When the former owners of the Irish Post took the title away from the newsstands without word or warning in August 2011 the newly redundant staff force decided to launch a campaign to save the title.
Exactly two months later, with the help of new owner Elgin Loane, they proudly brought the title back to you, the community it has served for more than 40 years, under new ownership, with renewed vigour and with the interests of our readership at heart once again. But the eight week battle to secure a future for the title was one that took the support of readers, friends of the paper and the Irish community as a whole for it to succeed. Here’s a reminder of how our journey back to the newsstands unfolded.
On August 19, the Cork-based TCH publishing group took your title from the stands when they unceremoniously closed the door to the offices — making the whole team redundant and refusing to allow us to provide a further edition to explain the unexpected situation to our readers. Largely, subscribers, advertisers, readers and friends of the paper were only alerted to the closure when they missed their next edition and gradually word spread that The Irish Post was out of action.
But with the determined staff here at the paper refusing to accept The Irish Post was gone, and a number of like-minded individuals in the community feeling the same, a campaign to save the paper was born. The Federation of Irish Societies was the first to offer their support. FIS invited our team to use their office space in order to convene and co-ordinate the Save The Irish Post campaign — officially launched with a press release and Facebook page on Friday, September 2. Messages of support started to flood in from community, academic and political arenas alike. Readers from across the country filled our website and email account with messages urging us to save their ‘favourite read’, with some claiming losing the title felt like ‘a death in the family’. Celebrity friends and public figures also began to speak out in support of the campaign, including RIBA President Angela Brady, former London Mayor Ken Livingstone, Sinn Féin MP Pat Doherty and then Irish presidential candidate Michael D Higgins, who described the title’s closure as a “sad day for the Irish in Britain”.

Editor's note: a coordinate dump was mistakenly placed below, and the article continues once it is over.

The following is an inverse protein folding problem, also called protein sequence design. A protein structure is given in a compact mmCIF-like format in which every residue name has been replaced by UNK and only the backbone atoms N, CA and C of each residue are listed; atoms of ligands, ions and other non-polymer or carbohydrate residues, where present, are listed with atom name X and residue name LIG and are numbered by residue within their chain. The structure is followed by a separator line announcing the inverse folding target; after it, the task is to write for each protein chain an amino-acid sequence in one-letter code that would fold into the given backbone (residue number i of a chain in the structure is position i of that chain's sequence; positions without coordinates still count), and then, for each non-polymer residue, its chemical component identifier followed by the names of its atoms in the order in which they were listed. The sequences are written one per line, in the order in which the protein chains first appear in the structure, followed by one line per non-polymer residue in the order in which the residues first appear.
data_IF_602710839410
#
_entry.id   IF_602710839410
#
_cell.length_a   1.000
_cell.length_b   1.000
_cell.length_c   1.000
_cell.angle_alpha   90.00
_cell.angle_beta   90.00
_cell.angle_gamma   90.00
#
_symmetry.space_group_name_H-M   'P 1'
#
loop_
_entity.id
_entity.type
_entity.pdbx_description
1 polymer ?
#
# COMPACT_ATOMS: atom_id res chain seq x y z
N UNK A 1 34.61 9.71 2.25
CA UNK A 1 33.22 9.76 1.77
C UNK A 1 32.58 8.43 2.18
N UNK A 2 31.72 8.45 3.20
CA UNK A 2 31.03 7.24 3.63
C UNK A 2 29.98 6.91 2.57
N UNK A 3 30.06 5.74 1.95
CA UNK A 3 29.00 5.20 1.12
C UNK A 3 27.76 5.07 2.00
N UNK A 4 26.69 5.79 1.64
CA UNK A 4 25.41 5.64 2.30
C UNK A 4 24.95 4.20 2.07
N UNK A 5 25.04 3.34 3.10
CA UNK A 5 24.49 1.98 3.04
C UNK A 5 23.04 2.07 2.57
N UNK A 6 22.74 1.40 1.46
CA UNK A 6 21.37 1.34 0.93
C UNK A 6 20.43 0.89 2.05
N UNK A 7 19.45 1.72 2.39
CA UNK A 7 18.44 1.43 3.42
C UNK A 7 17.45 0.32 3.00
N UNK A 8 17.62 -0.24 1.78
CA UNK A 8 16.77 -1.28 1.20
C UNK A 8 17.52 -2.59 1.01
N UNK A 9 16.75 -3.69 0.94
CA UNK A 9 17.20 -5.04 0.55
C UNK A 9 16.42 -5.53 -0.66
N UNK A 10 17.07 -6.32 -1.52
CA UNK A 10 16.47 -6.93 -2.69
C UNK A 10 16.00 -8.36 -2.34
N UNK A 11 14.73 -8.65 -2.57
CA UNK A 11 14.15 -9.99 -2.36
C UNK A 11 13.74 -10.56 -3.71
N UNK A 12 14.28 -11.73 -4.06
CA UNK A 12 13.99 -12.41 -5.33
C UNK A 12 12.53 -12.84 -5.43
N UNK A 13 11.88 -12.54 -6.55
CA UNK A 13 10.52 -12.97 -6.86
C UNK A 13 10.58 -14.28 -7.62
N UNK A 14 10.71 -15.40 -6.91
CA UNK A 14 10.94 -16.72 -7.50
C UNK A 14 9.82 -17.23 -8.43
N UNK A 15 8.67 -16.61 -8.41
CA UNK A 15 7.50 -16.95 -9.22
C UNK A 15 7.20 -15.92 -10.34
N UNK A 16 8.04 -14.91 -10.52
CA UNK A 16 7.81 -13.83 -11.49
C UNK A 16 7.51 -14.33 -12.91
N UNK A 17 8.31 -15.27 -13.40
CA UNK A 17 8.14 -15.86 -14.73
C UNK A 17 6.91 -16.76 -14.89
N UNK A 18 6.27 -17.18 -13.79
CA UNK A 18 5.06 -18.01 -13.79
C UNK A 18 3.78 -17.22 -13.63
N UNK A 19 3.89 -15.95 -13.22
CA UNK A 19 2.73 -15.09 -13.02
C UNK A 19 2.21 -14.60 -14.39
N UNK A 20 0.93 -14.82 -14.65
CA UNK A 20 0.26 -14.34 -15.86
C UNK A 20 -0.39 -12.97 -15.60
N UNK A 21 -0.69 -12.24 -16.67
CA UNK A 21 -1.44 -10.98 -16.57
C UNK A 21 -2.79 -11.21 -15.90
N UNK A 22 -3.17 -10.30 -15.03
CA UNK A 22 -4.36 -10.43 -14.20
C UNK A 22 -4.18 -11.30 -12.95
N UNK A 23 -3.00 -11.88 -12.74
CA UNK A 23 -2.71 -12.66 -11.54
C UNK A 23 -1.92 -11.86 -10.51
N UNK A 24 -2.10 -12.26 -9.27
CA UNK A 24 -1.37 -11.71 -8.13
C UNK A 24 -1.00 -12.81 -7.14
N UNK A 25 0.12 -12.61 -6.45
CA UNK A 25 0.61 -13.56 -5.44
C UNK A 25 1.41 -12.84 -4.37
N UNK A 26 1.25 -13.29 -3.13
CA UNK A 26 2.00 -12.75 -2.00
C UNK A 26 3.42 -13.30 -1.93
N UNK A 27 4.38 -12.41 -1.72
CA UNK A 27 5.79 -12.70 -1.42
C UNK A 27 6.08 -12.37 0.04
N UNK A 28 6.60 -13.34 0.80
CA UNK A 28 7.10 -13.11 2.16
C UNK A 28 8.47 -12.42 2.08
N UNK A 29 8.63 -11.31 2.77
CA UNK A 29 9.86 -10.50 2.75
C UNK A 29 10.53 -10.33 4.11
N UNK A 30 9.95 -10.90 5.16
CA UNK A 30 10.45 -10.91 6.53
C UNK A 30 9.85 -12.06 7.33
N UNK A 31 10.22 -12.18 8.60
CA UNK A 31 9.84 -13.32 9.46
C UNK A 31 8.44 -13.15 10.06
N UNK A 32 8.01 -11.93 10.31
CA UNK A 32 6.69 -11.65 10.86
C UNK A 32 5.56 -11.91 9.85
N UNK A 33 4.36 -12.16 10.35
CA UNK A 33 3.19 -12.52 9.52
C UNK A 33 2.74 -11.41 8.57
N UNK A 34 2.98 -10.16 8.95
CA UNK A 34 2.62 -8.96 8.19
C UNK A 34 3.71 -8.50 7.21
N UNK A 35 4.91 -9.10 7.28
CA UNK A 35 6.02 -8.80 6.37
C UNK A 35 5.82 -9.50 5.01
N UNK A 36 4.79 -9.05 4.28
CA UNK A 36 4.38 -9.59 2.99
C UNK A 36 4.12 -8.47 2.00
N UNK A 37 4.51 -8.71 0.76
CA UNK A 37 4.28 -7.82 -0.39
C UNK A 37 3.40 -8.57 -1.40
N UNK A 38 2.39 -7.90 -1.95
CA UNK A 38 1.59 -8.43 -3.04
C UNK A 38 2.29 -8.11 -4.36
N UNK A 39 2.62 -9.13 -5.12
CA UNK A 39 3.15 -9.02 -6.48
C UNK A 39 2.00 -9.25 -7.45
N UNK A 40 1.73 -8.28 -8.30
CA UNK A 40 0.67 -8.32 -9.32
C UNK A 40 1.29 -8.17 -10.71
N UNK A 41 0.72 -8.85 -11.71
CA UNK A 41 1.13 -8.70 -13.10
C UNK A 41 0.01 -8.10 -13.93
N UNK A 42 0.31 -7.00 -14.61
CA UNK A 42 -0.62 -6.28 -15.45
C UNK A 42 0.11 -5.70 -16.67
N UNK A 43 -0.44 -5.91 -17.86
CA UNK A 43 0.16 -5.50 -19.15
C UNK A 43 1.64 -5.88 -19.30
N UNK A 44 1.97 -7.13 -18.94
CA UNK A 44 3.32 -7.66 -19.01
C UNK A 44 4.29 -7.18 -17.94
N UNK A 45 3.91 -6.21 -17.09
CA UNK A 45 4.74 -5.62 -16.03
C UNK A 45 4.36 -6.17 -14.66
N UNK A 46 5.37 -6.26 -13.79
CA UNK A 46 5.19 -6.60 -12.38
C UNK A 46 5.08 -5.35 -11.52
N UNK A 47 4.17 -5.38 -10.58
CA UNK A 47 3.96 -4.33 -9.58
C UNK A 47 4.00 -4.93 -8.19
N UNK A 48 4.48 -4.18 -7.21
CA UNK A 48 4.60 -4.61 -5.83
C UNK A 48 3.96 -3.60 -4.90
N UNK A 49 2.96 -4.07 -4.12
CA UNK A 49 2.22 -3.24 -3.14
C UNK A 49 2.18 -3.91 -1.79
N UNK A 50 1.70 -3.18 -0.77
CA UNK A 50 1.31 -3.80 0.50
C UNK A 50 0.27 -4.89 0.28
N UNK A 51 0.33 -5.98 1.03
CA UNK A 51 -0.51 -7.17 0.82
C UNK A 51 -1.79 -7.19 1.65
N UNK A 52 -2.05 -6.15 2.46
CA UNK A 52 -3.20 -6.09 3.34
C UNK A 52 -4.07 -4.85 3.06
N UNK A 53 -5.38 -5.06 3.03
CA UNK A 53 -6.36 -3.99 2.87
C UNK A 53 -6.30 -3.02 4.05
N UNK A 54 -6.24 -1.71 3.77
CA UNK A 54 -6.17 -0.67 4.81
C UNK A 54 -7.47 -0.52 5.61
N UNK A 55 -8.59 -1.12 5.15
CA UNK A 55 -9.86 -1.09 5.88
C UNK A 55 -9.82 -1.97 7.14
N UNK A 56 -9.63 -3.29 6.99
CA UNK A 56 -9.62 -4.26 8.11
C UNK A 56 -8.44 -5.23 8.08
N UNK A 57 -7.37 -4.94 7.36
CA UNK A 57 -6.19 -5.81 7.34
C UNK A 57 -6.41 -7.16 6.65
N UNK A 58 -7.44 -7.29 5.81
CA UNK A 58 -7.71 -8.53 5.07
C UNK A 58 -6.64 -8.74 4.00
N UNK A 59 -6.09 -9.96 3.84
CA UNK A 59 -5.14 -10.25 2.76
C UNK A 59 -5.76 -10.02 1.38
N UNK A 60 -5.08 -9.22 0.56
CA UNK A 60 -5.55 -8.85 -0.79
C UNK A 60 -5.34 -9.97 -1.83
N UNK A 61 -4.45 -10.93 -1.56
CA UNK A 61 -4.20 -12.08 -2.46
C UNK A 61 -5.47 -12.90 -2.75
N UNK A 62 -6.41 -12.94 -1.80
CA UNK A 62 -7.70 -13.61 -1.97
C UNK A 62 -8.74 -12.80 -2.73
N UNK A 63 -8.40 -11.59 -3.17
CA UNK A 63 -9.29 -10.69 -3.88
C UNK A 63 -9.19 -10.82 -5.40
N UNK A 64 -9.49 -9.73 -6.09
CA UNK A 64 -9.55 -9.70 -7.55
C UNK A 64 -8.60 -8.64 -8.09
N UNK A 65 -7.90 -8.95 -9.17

While the campaign team engaged with the community, Martin Collins, working on FIS’ behalf, further liaised with the All Party Parliamentary Group (APPG) on the Irish in Britain. The APPG’s chairman Chris Ruane MP — a Welshman with roots in Co. Galway — was quick to invite the campaign team and its supporters to Westminster to discuss the crisis, on Wednesday, September 7.
The following day Mr Ruane tabled an Early Day Motion (EDM) asking fellow MPs to support the campaign. Which they did, in their droves. A total of 75 MPs signed the EDM in favour of seeing The Irish Post saved, an impressive level of public support which proved vital in the ultimate success of the campaign. Slowly but surely the campaign was making progress and readers were realising that the paper was not necessarily gone for good — that the voluntary liquidation process would in fact result in The Irish Post title being up for grabs to the highest bidder.
The campaign’s main aim was to expose that fact and hopefully attract interested parties who would want to purchase the title as an on-going concern and bring it back to the newsstands as quickly as possible. That long-awaited day came on Friday, September 30 when the liquidators announced that the successful bidder was Cork-born, London-based publisher Elgin Loane.
The Irish Post was back in business… and back in your newsstands a year ago this week.